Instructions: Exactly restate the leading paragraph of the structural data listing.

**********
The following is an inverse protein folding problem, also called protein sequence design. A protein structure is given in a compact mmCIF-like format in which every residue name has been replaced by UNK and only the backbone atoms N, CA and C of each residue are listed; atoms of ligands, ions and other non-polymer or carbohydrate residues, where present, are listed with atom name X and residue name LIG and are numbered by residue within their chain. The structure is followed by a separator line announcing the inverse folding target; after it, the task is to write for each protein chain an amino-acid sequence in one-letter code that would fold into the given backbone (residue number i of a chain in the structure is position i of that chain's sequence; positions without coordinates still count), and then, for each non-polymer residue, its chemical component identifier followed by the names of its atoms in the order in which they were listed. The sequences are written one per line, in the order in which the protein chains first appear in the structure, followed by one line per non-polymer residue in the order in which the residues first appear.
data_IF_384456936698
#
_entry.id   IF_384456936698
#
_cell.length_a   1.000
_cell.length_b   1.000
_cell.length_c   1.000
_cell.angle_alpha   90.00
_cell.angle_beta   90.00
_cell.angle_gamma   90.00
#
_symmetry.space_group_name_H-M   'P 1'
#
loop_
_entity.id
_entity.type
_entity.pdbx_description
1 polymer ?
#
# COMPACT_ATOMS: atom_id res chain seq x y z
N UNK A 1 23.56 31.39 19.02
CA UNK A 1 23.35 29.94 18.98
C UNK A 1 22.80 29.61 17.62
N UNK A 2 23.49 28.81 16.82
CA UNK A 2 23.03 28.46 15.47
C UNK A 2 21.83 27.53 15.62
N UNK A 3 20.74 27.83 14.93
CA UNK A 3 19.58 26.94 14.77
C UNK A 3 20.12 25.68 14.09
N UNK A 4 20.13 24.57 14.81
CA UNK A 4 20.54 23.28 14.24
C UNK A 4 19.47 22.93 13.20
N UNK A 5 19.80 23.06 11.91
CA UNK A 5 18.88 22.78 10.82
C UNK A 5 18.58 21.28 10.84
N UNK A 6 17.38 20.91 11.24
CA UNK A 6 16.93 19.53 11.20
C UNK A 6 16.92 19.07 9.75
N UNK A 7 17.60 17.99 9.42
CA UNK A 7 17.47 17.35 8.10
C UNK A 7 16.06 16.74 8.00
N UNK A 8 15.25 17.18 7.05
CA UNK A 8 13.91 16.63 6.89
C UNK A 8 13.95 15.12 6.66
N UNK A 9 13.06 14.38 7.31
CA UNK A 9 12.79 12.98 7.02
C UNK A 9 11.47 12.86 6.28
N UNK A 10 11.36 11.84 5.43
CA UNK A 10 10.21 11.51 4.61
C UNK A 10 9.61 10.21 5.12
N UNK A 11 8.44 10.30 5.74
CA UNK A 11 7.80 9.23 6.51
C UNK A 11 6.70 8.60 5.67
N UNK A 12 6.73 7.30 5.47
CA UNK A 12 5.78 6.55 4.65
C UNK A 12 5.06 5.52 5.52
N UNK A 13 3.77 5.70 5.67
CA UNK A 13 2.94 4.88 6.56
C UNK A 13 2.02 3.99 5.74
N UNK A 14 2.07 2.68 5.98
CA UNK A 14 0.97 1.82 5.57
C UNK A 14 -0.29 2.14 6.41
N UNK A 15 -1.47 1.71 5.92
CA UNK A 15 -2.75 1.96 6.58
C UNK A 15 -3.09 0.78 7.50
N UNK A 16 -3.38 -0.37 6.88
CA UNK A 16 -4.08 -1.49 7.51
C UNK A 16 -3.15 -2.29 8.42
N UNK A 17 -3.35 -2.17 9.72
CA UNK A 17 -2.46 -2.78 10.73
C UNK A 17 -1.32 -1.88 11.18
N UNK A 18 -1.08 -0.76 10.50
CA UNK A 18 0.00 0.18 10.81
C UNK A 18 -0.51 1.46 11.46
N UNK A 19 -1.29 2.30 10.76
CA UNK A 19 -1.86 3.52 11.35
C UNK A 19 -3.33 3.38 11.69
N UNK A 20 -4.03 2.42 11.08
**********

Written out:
The following is an inverse protein folding problem, also called protein sequence design. A protein structure is given in a compact mmCIF-like format in which every residue name has been replaced by UNK and only the backbone atoms N, CA and C of each residue are listed; atoms of ligands, ions and other non-polymer or carbohydrate residues, where present, are listed with atom name X and residue name LIG and are numbered by residue within their chain. The structure is followed by a separator line announcing the inverse folding target; after it, the task is to write for each protein chain an amino-acid sequence in one-letter code that would fold into the given backbone (residue number i of a chain in the structure is position i of that chain's sequence; positions without coordinates still count), and then, for each non-polymer residue, its chemical component identifier followed by the names of its atoms in the order in which they were listed. The sequences are written one per line, in the order in which the protein chains first appear in the structure, followed by one line per non-polymer residue in the order in which the residues first appear.